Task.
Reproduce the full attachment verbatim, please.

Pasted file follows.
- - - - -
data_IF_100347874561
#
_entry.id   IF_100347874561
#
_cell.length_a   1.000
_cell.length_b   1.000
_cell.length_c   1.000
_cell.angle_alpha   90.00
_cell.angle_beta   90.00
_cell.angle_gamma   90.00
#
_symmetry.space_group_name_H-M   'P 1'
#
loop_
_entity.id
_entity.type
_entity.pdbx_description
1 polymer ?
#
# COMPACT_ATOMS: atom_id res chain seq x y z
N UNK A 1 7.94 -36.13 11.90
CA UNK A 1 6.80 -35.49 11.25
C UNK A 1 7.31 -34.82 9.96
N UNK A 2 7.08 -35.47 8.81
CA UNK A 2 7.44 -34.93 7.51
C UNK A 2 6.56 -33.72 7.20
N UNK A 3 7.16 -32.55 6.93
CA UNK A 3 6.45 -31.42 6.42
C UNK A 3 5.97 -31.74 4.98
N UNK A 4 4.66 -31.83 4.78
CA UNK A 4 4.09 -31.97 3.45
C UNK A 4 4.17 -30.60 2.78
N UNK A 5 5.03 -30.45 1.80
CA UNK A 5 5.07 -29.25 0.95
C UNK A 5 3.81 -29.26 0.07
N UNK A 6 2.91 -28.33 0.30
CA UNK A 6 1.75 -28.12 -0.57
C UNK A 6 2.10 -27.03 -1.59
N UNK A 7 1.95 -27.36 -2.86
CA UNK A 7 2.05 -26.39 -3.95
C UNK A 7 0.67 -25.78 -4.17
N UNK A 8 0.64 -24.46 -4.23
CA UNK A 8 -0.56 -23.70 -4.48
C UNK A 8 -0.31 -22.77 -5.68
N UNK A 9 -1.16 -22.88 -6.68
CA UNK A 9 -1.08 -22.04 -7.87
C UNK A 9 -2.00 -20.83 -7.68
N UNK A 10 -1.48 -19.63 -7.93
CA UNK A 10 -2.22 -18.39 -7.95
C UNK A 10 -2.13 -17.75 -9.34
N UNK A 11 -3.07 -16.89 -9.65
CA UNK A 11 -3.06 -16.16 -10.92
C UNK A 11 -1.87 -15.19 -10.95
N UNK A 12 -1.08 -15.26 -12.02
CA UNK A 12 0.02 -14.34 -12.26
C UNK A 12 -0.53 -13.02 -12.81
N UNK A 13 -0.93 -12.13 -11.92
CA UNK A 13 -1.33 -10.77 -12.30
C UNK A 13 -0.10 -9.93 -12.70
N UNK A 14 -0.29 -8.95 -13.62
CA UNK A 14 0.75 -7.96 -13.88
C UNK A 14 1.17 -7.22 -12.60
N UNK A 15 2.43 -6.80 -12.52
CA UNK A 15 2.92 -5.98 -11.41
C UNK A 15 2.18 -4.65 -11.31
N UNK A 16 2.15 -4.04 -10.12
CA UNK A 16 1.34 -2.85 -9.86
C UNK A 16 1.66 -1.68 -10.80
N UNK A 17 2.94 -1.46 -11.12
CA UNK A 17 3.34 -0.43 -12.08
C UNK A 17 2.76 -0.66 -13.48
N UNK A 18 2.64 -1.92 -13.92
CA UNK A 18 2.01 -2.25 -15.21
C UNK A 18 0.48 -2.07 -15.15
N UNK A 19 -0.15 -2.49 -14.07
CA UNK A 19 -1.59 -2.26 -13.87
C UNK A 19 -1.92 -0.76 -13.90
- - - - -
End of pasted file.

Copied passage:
data_IF_100347874561
#
_entry.id   IF_100347874561
#
_cell.length_a   1.000
_cell.length_b   1.000
_cell.length_c   1.000
_cell.angle_alpha   90.00
_cell.angle_beta   90.00
_cell.angle_gamma   90.00
#
_symmetry.space_group_name_H-M   'P 1'
#
loop_
_entity.id
_entity.type
_entity.pdbx_description
1 polymer ?
#
# COMPACT_ATOMS: atom_id res chain seq x y z
N UNK A 1 7.94 -36.13 11.90
CA UNK A 1 6.80 -35.49 11.25
C UNK A 1 7.31 -34.82 9.96
N UNK A 2 7.08 -35.47 8.81
CA UNK A 2 7.44 -34.93 7.51
C UNK A 2 6.56 -33.72 7.20
N UNK A 3 7.16 -32.55 6.93
CA UNK A 3 6.45 -31.42 6.42
C UNK A 3 5.97 -31.74 4.98
N UNK A 4 4.66 -31.83 4.78
CA UNK A 4 4.09 -31.97 3.45
C UNK A 4 4.17 -30.60 2.78
N UNK A 5 5.03 -30.45 1.80
CA UNK A 5 5.07 -29.25 0.95
C UNK A 5 3.81 -29.26 0.07
N UNK A 6 2.91 -28.33 0.30
CA UNK A 6 1.75 -28.12 -0.57
C UNK A 6 2.10 -27.03 -1.59
N UNK A 7 1.95 -27.36 -2.86
CA UNK A 7 2.05 -26.39 -3.95
C UNK A 7 0.67 -25.78 -4.17
N UNK A 8 0.64 -24.46 -4.23
CA UNK A 8 -0.56 -23.70 -4.48
C UNK A 8 -0.31 -22.77 -5.68
N UNK A 9 -1.16 -22.88 -6.68
CA UNK A 9 -1.08 -22.04 -7.87
C UNK A 9 -2.00 -20.83 -7.68
N UNK A 10 -1.48 -19.63 -7.93
CA UNK A 10 -2.22 -18.39 -7.95
C UNK A 10 -2.13 -17.75 -9.34
N UNK A 11 -3.07 -16.89 -9.65
CA UNK A 11 -3.06 -16.16 -10.92
C UNK A 11 -1.87 -15.19 -10.95
N UNK A 12 -1.08 -15.26 -12.02
CA UNK A 12 0.02 -14.34 -12.26
C UNK A 12 -0.53 -13.02 -12.81
N UNK A 13 -0.93 -12.13 -11.92
CA UNK A 13 -1.33 -10.77 -12.30
C UNK A 13 -0.10 -9.93 -12.70
N UNK A 14 -0.29 -8.95 -13.62
CA UNK A 14 0.75 -7.96 -13.88
C UNK A 14 1.17 -7.22 -12.60
N UNK A 15 2.43 -6.80 -12.52
CA UNK A 15 2.92 -5.98 -11.41
C UNK A 15 2.18 -4.65 -11.31
N UNK A 16 2.15 -4.04 -10.12
CA UNK A 16 1.34 -2.85 -9.86
C UNK A 16 1.66 -1.68 -10.80
N UNK A 17 2.94 -1.46 -11.12
CA UNK A 17 3.34 -0.43 -12.08
C UNK A 17 2.76 -0.66 -13.48
N UNK A 18 2.64 -1.92 -13.92
CA UNK A 18 2.01 -2.25 -15.21
C UNK A 18 0.48 -2.07 -15.15
N UNK A 19 -0.15 -2.49 -14.07
CA UNK A 19 -1.59 -2.26 -13.87
C UNK A 19 -1.92 -0.76 -13.90